I have to believe that almost 99.9% of entry level hiring is complete by now. That being said, there's no harm in updating them of recent publications.

Posted by: AnonProf | Feb 6, 2022 1:25:05 PM

For schools we are still waiting to hear from post-callback (i.e. probably voted acceptable, but not choice 1 or 2), is there any benefit to updating them with publication placement this cycle?

Posted by: anon | Feb 6, 2022 10:17:27 AM

I'd ask that people keep comments on this thread focused on the topic of the thread. For people interested in specific publishing issues for this publishing cycle, there's a link to a Reddit thread below that seems to include an embedded spreadsheet and everything.

Posted by: Sarah Lawsky | Feb 1, 2022 7:36:27 AM

Thanks for the responses to my earlier question about the angsting thread tradition. I'm sorry to see it go. Especially as publication questions are popping up in here.

It would be really fantastic if Prawfsblawg could take on a new "prawf" or grad student or someone with free time to moderate a new Angsting Thread. They are so informative and helpful to unconnected non-insiders trying to make their way in the opaque world of legal academic publishing / careers. We would be greatly in your debt, Prawfsblawg Team.

Posted by: honest question | Jan 31, 2022 11:19:36 PM

Oh - one other follow up question: Do academics use connections to get their articles placed in top journals or does everyone use Scholastica, etc. and hope for the best?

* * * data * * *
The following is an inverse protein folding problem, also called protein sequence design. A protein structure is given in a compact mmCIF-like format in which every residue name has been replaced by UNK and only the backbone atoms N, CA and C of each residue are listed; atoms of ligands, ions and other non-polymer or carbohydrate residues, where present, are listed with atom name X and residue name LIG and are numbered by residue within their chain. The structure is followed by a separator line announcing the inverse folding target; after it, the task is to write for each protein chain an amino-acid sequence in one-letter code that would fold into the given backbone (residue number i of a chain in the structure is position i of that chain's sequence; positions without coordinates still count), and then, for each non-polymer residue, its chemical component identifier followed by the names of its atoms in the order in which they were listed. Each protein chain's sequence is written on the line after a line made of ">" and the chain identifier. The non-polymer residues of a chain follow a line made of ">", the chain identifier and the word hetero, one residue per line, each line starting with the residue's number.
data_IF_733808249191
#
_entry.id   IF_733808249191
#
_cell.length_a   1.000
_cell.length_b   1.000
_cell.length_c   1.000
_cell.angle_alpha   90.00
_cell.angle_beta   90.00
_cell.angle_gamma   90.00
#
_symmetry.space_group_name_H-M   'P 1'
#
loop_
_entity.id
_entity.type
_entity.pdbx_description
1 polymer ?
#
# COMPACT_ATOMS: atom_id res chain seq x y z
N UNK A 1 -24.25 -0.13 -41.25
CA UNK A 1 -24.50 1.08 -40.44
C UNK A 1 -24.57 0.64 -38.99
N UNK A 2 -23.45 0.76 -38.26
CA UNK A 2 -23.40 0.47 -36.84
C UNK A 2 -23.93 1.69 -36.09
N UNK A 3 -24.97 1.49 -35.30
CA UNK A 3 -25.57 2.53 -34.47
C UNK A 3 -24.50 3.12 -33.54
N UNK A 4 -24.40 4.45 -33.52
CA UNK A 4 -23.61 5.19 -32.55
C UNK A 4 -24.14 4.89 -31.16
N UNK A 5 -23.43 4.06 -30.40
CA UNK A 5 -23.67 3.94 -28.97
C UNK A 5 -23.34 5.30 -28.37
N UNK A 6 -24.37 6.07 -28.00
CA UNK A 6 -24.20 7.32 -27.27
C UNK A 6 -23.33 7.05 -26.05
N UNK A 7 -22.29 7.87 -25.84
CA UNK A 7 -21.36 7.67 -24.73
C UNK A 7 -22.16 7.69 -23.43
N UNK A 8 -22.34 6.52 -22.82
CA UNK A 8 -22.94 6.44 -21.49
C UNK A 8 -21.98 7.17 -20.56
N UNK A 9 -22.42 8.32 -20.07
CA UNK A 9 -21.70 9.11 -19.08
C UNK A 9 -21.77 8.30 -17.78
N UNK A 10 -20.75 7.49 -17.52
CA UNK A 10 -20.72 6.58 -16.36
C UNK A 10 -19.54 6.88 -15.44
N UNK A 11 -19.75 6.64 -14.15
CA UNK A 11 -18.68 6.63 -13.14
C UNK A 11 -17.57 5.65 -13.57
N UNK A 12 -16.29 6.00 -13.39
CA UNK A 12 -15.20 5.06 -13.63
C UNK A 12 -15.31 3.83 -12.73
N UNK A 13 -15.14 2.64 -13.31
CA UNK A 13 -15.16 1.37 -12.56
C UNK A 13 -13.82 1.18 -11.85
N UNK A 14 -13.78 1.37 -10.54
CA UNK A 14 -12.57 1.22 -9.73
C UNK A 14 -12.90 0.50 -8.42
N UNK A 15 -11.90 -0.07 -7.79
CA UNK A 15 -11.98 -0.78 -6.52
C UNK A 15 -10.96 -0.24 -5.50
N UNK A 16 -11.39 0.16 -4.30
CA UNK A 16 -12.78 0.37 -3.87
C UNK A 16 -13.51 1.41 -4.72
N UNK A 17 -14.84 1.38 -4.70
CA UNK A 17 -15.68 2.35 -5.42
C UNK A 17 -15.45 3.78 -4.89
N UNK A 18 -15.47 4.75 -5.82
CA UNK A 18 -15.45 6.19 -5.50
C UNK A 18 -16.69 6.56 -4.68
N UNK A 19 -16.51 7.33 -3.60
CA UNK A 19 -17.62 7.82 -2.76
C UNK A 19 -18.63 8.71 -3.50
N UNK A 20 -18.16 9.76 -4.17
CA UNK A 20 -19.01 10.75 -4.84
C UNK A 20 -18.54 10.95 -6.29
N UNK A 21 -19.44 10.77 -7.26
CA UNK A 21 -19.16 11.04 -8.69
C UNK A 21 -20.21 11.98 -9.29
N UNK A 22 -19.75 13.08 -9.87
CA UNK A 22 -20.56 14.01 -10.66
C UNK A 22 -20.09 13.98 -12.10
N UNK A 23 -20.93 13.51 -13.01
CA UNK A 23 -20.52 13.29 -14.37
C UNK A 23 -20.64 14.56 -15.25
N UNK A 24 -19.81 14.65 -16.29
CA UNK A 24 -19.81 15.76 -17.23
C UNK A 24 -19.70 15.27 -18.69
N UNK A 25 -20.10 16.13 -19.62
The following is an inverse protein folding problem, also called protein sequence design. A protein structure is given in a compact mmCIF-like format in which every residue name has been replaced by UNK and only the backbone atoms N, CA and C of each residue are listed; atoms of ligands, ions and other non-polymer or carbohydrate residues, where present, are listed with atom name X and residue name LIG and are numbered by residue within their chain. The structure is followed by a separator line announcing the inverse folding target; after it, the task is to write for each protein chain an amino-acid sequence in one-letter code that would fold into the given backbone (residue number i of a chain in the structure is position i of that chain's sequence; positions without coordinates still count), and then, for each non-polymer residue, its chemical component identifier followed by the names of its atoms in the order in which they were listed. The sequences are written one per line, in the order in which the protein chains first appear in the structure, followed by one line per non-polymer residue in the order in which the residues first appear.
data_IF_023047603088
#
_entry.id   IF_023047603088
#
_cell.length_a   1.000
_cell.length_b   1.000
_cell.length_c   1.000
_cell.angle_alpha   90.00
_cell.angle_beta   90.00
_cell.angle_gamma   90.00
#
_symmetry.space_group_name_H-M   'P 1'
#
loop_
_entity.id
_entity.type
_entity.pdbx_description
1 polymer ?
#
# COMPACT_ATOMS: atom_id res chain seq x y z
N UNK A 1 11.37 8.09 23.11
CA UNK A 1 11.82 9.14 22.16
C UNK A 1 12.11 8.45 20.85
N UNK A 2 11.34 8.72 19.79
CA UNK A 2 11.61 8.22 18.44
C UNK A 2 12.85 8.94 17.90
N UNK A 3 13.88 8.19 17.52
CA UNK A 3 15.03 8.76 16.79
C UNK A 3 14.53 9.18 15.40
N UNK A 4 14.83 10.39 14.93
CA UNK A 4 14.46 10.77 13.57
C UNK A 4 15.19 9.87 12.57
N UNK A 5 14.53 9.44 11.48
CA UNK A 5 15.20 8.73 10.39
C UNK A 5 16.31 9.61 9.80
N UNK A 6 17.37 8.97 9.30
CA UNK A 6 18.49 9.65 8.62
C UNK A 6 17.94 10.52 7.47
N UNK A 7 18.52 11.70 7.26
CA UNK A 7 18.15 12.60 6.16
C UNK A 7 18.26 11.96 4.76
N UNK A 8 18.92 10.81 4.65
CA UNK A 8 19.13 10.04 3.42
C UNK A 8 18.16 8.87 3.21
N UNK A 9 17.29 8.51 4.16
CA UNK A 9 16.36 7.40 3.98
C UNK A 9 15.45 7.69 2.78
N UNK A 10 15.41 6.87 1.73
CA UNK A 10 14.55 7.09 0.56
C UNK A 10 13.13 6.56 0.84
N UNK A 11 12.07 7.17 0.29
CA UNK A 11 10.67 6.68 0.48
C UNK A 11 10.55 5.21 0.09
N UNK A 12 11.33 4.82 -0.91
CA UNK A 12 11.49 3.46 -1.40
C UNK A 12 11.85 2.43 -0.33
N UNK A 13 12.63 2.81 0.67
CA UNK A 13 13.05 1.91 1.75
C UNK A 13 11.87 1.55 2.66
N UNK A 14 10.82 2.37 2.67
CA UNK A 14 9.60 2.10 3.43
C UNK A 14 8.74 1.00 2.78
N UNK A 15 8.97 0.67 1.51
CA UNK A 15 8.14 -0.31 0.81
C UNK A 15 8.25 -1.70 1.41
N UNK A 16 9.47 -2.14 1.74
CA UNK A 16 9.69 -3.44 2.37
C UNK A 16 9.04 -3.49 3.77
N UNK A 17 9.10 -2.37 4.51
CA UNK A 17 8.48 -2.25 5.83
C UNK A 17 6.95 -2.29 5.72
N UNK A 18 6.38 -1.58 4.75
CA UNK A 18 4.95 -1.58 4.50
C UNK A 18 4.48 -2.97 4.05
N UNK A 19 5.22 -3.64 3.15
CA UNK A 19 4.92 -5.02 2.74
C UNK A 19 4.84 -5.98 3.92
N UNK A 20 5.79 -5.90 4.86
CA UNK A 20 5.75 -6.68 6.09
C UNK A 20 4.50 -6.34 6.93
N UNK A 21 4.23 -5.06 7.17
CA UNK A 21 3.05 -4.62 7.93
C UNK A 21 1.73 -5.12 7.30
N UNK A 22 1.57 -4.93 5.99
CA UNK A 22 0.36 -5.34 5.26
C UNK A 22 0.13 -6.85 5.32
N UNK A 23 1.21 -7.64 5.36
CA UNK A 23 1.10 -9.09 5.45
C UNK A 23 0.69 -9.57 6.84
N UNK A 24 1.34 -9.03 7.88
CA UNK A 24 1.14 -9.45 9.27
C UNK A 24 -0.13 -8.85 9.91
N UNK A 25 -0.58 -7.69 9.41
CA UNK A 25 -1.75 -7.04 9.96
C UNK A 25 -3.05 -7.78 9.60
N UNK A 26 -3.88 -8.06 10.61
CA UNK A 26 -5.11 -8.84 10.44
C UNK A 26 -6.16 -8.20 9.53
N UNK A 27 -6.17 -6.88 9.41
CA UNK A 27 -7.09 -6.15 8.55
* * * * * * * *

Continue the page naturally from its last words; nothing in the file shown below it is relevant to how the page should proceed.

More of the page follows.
Posted by: Anon | Jan 31, 2022 5:11:13 PM

These comments are really helpful - thanks! The importance of publishing well brings me back to my first question: How do academics create scholarship reading circles and what are some best practices for doing so? Would love to hear perspectives on this rather daunting (for someone on the outside of academia) exercise. Thank you. : )

Posted by: Anon | Jan 31, 2022 5:10:02 PM

Just to share one thing I've encountered as a hiring chair -- we are indeed impressed by the number of publications, but we're more impressed by the quality of the pieces. Now, whether we admit it or not, we'll often use placement as a proxy for quality, associating publication in a T50 journal as the piece being quite strong. But if it's published in a "decent" journal, the placement isn't going to help you and, thus, it needs to actually be really good. The reality is that there are so many journals out there trying to fill their book that really anything that gets submitted will get published somewhere. We know that and, thus, numbers alone aren't very impressive unless the articles are strong. Not saying anyone on here is suggesting otherwise, I just want to add this caveat.

Posted by: AnonHiringChair | Jan 31, 2022 1:32:27 PM

I have a slightly different perspective, which I think is consistent with the advice below, but is a bit more nuanced: I suspect I have published more than the average entry-level candidate. My publications were in OK journals, but I would not consider them the "top" journals. During interviews, I received positive comments on how much I had published. So my slightly nuanced opinion is that publishing in a collection of "decent" but not "top" journals (think flagship journals at lower ranked schools) can still be a plus. I think that most hiring committees understand that it is hard for non-academics to get published anywhere, and thus might be more forgiving of "lower" ranked publications. To give this advice some practical application: if you are an aspiring academic deciding whether you should publish a piece in a "decent" but not "top" journal, I would choose to publish it in the "decent" journal rather than not publish it at all (unless you have a unique ability to view your own work objectively and really think it is groundbreaking and needs to be in the HLR next cycle or something). I think there is a benefit of deciding to get a piece published, and then turn your attention to the next article (rather than tinker with your current article in the hopes that you will get it published somewhere better next cycle).